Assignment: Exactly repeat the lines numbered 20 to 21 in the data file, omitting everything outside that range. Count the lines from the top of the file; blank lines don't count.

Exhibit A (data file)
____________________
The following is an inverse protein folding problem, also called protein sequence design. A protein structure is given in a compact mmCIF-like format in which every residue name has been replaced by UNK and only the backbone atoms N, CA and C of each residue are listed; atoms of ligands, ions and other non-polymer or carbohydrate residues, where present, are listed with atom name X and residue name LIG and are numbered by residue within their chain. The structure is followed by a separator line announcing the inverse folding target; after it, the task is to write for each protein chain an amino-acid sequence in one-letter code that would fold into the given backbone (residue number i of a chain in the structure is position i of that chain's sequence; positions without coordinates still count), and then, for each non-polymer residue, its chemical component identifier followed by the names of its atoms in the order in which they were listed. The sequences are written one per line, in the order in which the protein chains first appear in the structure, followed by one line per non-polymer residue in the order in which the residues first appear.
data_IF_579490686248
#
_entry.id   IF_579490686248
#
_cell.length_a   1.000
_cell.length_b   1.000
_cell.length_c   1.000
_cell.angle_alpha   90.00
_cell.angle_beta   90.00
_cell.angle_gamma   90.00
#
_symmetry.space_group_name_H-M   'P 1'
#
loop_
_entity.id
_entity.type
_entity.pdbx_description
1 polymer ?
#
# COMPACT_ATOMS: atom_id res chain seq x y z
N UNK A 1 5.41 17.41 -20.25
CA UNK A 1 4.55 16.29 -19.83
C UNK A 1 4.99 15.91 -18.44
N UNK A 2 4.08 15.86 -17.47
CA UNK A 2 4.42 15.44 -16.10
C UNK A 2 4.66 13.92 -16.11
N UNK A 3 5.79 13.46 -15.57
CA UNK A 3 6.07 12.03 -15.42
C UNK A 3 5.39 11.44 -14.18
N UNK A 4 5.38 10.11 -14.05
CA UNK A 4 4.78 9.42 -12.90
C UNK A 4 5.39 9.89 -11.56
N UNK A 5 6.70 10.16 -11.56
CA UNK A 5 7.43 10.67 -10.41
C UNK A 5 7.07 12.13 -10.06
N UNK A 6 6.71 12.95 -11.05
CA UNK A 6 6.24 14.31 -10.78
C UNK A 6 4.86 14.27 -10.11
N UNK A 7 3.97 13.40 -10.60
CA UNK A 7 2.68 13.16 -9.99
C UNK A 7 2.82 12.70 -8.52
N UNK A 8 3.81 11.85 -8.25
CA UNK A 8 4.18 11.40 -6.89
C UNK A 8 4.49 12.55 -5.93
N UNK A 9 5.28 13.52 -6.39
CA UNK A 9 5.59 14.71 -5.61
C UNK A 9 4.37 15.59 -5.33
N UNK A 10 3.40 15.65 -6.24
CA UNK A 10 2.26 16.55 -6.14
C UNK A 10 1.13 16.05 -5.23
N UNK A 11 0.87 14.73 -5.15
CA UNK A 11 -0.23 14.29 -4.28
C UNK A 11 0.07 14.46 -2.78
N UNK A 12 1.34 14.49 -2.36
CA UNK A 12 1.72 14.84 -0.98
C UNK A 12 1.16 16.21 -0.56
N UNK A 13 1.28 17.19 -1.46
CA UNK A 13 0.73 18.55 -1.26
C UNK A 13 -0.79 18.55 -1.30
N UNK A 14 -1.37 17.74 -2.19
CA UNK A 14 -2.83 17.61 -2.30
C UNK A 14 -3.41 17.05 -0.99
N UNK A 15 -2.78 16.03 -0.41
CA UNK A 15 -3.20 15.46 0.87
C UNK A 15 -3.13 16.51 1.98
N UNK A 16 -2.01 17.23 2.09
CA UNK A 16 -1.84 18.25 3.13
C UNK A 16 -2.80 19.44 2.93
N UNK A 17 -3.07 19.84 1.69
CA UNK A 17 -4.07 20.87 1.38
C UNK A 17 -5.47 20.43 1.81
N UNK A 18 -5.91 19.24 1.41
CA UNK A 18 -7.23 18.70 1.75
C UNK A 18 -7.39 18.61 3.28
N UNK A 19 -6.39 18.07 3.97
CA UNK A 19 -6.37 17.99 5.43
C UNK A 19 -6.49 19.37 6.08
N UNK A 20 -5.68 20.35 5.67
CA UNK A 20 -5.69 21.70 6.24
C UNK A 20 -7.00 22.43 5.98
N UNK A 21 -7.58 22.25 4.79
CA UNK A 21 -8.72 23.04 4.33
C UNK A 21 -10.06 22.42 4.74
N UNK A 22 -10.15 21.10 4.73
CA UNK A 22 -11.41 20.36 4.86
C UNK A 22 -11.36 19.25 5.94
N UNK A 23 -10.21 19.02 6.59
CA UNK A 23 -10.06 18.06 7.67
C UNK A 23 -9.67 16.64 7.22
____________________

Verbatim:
#
# COMPACT_ATOMS: atom_id res chain seq x y z